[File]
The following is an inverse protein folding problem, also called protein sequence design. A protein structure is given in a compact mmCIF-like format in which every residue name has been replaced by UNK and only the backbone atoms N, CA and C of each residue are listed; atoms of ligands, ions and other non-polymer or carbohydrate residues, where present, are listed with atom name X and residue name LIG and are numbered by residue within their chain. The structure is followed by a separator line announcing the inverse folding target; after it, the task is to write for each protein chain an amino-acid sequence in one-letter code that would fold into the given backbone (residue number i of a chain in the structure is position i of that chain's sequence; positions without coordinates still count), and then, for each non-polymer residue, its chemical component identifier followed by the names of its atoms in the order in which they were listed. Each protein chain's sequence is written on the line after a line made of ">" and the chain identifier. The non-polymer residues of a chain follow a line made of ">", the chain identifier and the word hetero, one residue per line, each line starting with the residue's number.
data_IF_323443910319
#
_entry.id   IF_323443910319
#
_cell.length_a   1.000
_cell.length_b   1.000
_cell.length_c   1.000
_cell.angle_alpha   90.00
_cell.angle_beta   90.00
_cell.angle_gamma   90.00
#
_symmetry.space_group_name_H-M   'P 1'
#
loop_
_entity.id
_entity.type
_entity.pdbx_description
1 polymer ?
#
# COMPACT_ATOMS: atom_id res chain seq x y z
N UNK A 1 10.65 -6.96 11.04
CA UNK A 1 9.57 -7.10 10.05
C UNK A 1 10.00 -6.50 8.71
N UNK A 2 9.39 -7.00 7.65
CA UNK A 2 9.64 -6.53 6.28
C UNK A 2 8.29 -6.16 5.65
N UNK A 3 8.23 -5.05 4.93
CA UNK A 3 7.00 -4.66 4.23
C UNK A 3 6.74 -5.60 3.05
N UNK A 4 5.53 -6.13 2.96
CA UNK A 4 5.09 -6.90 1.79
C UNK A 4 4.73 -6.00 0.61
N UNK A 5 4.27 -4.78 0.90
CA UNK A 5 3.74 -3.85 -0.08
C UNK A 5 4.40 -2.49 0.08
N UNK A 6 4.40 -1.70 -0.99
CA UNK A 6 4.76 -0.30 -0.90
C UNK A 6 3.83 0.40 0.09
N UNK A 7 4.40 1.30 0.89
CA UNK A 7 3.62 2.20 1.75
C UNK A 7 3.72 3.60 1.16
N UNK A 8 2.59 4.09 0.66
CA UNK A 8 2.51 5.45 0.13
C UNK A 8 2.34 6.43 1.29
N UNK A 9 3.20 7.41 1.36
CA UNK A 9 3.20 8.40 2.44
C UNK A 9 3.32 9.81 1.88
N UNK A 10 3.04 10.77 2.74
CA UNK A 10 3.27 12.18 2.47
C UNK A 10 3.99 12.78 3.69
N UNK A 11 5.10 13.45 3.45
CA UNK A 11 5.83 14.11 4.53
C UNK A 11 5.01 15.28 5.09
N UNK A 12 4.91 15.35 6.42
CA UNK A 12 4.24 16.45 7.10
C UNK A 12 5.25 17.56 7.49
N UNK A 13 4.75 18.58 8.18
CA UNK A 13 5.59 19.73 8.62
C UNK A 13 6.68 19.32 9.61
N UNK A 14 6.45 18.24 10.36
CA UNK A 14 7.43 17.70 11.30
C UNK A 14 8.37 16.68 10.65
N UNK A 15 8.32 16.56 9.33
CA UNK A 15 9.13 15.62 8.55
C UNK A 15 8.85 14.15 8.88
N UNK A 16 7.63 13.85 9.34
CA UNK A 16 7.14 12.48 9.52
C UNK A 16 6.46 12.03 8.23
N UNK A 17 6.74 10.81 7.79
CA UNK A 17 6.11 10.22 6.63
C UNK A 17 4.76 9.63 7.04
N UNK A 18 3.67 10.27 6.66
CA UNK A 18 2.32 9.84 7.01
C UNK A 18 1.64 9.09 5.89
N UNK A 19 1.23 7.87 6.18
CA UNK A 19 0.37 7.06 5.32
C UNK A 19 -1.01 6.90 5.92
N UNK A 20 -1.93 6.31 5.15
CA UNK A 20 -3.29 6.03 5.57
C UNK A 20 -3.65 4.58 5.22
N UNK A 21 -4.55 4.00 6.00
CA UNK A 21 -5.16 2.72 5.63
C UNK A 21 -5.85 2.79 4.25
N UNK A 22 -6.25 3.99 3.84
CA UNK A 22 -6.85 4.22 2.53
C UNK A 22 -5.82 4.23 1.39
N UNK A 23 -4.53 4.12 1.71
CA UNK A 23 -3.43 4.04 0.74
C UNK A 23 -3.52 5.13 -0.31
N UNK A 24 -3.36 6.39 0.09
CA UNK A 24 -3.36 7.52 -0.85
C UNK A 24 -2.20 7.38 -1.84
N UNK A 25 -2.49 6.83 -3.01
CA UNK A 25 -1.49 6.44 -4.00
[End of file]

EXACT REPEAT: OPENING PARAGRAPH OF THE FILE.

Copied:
The following is an inverse protein folding problem, also called protein sequence design. A protein structure is given in a compact mmCIF-like format in which every residue name has been replaced by UNK and only the backbone atoms N, CA and C of each residue are listed; atoms of ligands, ions and other non-polymer or carbohydrate residues, where present, are listed with atom name X and residue name LIG and are numbered by residue within their chain. The structure is followed by a separator line announcing the inverse folding target; after it, the task is to write for each protein chain an amino-acid sequence in one-letter code that would fold into the given backbone (residue number i of a chain in the structure is position i of that chain's sequence; positions without coordinates still count), and then, for each non-polymer residue, its chemical component identifier followed by the names of its atoms in the order in which they were listed. Each protein chain's sequence is written on the line after a line made of ">" and the chain identifier. The non-polymer residues of a chain follow a line made of ">", the chain identifier and the word hetero, one residue per line, each line starting with the residue's number.